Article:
Tag Archives: reflection

the Journey of Self – Compassion

I am dedicating year of 2021 to a year of self-journey, a year of looking inward to understand myself better and to grow. This is part 2 of the series.

I used to be my own worst critic. I set really high standards ahead of time and beat myself up when I do not meet them. When that happens, I am usually floored with all the negative emotion – regret, guilt, followed by self-skepticism and shame, which set my mind into a negative spiral. 2020 was a year when starting a new role when working from home completely heightened these feelings. I felt stuck in this cocoon, unhappy and not confident. I suspect these feelings were ignited by my motivation to be perfect, to get it done right at the first try. As I have written in my previous post ‘Keep Iterating’ last year, the perfectionism mindset is something I recognize in myself and have been actively working to change to ‘keep iterating’ mode.

Understanding the ‘why’ behind the emotion is the very step toward changing it. However, what should I do when I am hit with the wave of negative thoughts again? By chance, I stumbled upon a solution by trying meditation. A couple of months ago, I was introduced to take on a 21-day meditating challenge, in which I had to meditate every day for 10 minutes. I had heard of meditation a while before, but still had been a skeptic. Since it was the beginning of the new year, I thought to myself, why not try something new. Thus, I stuck to the challenge and started listening to the podcast. One episode of the podcast is on self-compassion. It was through listening to the podcast that the lightbulb in my head went on! In fact, I was ecstatic when I finally found a way to pinpoint what I had gone through. I realized how demanding and harsh I had been with myself and why I was not happy. This episode has so many nuggets that I want to go back to and share, but I was just happy that I unlocked something new.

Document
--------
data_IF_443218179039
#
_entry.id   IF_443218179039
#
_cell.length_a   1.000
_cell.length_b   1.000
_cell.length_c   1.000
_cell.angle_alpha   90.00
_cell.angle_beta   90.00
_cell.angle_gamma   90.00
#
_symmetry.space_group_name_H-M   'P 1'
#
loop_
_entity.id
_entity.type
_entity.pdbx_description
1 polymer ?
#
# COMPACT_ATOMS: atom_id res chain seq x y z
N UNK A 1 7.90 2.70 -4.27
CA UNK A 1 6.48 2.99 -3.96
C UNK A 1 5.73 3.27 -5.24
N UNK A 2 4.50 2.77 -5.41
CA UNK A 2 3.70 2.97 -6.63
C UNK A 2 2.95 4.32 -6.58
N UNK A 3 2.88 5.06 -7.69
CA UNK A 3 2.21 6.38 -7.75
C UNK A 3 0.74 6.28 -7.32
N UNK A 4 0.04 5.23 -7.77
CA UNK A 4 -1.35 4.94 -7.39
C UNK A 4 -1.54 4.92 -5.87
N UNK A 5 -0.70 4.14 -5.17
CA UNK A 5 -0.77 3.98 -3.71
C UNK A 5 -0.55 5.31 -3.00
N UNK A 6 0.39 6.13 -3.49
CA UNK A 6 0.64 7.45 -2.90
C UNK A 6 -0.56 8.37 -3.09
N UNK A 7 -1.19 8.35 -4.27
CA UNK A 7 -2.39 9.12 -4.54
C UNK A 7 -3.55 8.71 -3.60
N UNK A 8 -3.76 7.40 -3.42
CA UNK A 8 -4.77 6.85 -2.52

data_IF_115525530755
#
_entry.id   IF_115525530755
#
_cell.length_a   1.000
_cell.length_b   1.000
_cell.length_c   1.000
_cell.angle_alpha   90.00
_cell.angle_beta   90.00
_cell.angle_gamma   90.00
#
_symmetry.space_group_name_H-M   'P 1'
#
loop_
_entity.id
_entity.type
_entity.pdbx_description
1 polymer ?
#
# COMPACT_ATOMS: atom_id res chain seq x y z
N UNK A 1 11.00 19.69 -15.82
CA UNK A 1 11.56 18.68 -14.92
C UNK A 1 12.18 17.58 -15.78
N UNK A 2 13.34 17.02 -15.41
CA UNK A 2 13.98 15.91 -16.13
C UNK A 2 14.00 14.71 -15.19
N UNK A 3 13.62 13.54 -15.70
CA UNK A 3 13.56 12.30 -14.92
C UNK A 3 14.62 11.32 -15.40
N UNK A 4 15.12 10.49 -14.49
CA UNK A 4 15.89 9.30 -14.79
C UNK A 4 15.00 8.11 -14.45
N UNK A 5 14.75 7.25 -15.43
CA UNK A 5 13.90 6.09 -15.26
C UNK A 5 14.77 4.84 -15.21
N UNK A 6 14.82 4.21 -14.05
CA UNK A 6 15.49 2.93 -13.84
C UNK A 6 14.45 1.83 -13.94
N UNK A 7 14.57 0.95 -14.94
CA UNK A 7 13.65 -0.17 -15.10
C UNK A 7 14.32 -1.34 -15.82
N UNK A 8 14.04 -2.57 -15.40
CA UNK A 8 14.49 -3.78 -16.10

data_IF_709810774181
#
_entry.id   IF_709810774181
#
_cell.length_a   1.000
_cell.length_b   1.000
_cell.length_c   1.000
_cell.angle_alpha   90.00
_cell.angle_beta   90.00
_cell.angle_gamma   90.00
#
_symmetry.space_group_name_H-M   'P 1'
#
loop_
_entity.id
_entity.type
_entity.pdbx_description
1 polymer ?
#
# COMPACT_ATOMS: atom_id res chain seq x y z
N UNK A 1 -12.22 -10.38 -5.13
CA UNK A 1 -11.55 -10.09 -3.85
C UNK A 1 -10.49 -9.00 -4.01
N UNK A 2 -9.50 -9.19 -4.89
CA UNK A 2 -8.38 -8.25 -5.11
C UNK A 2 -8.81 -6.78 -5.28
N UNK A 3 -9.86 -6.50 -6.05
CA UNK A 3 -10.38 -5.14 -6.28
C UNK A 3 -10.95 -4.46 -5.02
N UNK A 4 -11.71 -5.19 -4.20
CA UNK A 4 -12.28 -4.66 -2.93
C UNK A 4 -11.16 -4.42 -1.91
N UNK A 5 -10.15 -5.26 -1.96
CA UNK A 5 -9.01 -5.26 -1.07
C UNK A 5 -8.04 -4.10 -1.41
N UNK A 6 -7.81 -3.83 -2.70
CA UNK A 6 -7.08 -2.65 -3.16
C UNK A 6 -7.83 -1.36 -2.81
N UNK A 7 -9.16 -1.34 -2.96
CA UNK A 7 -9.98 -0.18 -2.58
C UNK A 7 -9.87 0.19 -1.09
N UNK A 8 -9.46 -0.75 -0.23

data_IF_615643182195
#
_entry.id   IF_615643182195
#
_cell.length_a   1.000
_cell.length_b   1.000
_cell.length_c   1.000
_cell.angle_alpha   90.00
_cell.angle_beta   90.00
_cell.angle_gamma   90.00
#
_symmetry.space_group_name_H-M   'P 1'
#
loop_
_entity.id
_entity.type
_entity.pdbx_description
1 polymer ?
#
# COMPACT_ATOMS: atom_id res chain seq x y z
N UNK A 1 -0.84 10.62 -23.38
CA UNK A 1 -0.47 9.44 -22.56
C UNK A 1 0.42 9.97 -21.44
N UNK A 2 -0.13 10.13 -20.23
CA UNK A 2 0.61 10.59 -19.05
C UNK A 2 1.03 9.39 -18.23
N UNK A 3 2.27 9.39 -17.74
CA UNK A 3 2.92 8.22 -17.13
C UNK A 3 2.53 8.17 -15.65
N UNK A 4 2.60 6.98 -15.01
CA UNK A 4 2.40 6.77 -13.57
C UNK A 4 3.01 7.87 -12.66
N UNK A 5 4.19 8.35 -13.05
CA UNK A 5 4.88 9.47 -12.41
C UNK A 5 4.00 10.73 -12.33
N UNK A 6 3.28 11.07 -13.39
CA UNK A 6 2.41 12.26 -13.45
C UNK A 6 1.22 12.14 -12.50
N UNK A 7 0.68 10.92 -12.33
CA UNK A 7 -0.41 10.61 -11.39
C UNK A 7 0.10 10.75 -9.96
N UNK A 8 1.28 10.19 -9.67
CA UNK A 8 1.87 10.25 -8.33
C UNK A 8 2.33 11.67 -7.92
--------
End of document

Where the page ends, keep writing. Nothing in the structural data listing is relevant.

Carrying the awareness of showing self compassion is important, but I still find it ‘easier learned than done’. For my next post, I will share what I find to be useful. This is also a good incentive for me to revisit to the podcast. Stay tuned!

Note to blog readers – I was a little ill-prepared to write this post tonight, not exactly sure of my structure. Nevertheless, I committed to the writing process. As a recovering self-critic, I know there are so much more I can do to edit this post and to describe more the emotions I had, but I am still happy to share because the feeling of finally understanding clearly one’s own emotion is worth celebrating.

the Journey of Self – Patience

I am dedicating year of 2021 to a year of self-journey, a year of looking inward to understand myself better and to grow. This is part 1 of the series.

As I am spending a lot of time at home, I have invested more time into decorating my apartment by getting houseplants. I am now a proud plant parent to one peace lily, one baby monstera, one baby calathea, one golden pothos, one snake plant, one blue Hyacinth, and six baby succulents. Since I got most of them (except for snake plant) a couple of weeks ago, I’ve developed a new routine – every day after waking up, the first thing I do is to pay them a visit by the window sills and observe their growth and the soil moisture. I also check on them when I am on calls, when I look out of the windows, when I pace back and forth in the living room thinking through ideas, etc. I often wonder, ‘Did the stem grow by a tiny bit? Is this leaf new? Did the color of the petal become more vibrant? Did I provide it enough water?’ It has become so ingrained in my daily routine because I am eager to let the plants grow and to reap the benefit and excitement of fully grown plants.

When I was looking through old pictures of the snake plant, it dawned on me that it takes time for growth to happen. Over one and half years’ time, my snake plant gets much taller and grows new bulb when I provided it consistent watering. The same principle applies to personal growth. I need to be patient with myself and let growth happen gradually. A lot of things I am interested in pursuing do not happen overnight, such as developing a good reading habit to read 20 books a year, running a faster half marathon race, making wiser personal investment decisions, becoming a better product manager at work and a better writer, etc. What I need to focus on is to put in the work, to not bang my head against the wall if I slack off once in a while (just like no big deal if I forget to water the plant one time), and to trust that in a couple of years I will see the positive changes in myself just like in my snake plant.